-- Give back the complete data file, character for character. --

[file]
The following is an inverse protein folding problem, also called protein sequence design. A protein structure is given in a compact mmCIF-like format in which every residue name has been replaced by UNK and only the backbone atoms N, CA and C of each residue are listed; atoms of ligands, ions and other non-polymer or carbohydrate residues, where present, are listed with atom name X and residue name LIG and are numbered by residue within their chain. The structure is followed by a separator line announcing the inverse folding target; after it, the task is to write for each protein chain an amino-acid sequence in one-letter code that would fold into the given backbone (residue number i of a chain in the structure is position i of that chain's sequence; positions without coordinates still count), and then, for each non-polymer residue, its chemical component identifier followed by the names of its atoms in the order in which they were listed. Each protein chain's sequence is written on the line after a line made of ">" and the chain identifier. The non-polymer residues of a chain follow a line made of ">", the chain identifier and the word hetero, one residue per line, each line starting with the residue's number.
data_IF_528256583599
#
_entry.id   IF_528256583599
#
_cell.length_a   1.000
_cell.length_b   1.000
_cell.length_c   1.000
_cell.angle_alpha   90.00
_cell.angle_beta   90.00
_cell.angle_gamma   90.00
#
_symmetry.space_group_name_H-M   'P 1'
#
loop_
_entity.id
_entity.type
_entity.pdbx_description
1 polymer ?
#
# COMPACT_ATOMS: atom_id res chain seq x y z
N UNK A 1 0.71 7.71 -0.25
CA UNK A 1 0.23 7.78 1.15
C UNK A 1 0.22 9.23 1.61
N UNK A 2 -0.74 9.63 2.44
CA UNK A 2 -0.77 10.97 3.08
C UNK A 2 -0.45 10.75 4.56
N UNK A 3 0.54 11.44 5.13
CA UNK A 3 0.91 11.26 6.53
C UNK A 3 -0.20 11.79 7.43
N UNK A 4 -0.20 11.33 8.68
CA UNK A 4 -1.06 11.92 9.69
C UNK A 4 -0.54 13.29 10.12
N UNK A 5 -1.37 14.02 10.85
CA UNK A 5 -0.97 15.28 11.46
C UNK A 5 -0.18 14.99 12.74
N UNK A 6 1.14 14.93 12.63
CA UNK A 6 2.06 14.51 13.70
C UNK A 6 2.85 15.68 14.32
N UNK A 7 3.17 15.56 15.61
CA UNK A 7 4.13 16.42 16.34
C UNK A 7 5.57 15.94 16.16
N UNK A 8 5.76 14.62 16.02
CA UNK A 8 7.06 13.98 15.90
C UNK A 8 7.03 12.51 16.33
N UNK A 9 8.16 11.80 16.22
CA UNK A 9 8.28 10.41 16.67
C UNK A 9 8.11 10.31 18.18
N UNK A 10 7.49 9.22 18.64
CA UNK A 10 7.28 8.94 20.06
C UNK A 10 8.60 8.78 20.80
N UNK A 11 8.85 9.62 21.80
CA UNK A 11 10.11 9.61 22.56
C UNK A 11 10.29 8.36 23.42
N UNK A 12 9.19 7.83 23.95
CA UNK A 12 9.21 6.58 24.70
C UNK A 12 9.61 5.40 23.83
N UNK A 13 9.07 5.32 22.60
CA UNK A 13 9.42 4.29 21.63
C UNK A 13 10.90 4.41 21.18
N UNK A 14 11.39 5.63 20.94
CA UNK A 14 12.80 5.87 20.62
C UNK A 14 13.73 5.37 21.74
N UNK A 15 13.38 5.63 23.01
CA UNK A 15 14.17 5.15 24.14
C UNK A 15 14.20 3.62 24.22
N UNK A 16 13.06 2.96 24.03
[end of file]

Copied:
The following is an inverse protein folding problem, also called protein sequence design. A protein structure is given in a compact mmCIF-like format in which every residue name has been replaced by UNK and only the backbone atoms N, CA and C of each residue are listed; atoms of ligands, ions and other non-polymer or carbohydrate residues, where present, are listed with atom name X and residue name LIG and are numbered by residue within their chain. The structure is followed by a separator line announcing the inverse folding target; after it, the task is to write for each protein chain an amino-acid sequence in one-letter code that would fold into the given backbone (residue number i of a chain in the structure is position i of that chain's sequence; positions without coordinates still count), and then, for each non-polymer residue, its chemical component identifier followed by the names of its atoms in the order in which they were listed. Each protein chain's sequence is written on the line after a line made of ">" and the chain identifier. The non-polymer residues of a chain follow a line made of ">", the chain identifier and the word hetero, one residue per line, each line starting with the residue's number.
data_IF_528256583599
#
_entry.id   IF_528256583599
#
_cell.length_a   1.000
_cell.length_b   1.000
_cell.length_c   1.000
_cell.angle_alpha   90.00
_cell.angle_beta   90.00
_cell.angle_gamma   90.00
#
_symmetry.space_group_name_H-M   'P 1'
#
loop_
_entity.id
_entity.type
_entity.pdbx_description
1 polymer ?
#
# COMPACT_ATOMS: atom_id res chain seq x y z
N UNK A 1 0.71 7.71 -0.25
CA UNK A 1 0.23 7.78 1.15
C UNK A 1 0.22 9.23 1.61
N UNK A 2 -0.74 9.63 2.44
CA UNK A 2 -0.77 10.97 3.08
C UNK A 2 -0.45 10.75 4.56
N UNK A 3 0.54 11.44 5.13
CA UNK A 3 0.91 11.26 6.53
C UNK A 3 -0.20 11.79 7.43
N UNK A 4 -0.20 11.33 8.68
CA UNK A 4 -1.06 11.92 9.69
C UNK A 4 -0.54 13.29 10.12
N UNK A 5 -1.37 14.02 10.85
CA UNK A 5 -0.97 15.28 11.46
C UNK A 5 -0.18 14.99 12.74
N UNK A 6 1.14 14.93 12.63
CA UNK A 6 2.06 14.51 13.70
C UNK A 6 2.85 15.68 14.32
N UNK A 7 3.17 15.56 15.61
CA UNK A 7 4.13 16.42 16.34
C UNK A 7 5.57 15.94 16.16
N UNK A 8 5.76 14.62 16.02
CA UNK A 8 7.06 13.98 15.90
C UNK A 8 7.03 12.51 16.33
N UNK A 9 8.16 11.80 16.22
CA UNK A 9 8.28 10.41 16.67
C UNK A 9 8.11 10.31 18.18
N UNK A 10 7.49 9.22 18.64
CA UNK A 10 7.28 8.94 20.06
C UNK A 10 8.60 8.78 20.80
N UNK A 11 8.85 9.62 21.80
CA UNK A 11 10.11 9.61 22.56
C UNK A 11 10.29 8.36 23.42
N UNK A 12 9.19 7.83 23.95
CA UNK A 12 9.21 6.58 24.70
C UNK A 12 9.61 5.40 23.83
N UNK A 13 9.07 5.32 22.60
CA UNK A 13 9.42 4.29 21.63
C UNK A 13 10.90 4.41 21.18
N UNK A 14 11.39 5.63 20.94
CA UNK A 14 12.80 5.87 20.62
C UNK A 14 13.73 5.37 21.74
N UNK A 15 13.38 5.63 23.01
CA UNK A 15 14.17 5.15 24.14
C UNK A 15 14.20 3.62 24.22
N UNK A 16 13.06 2.96 24.03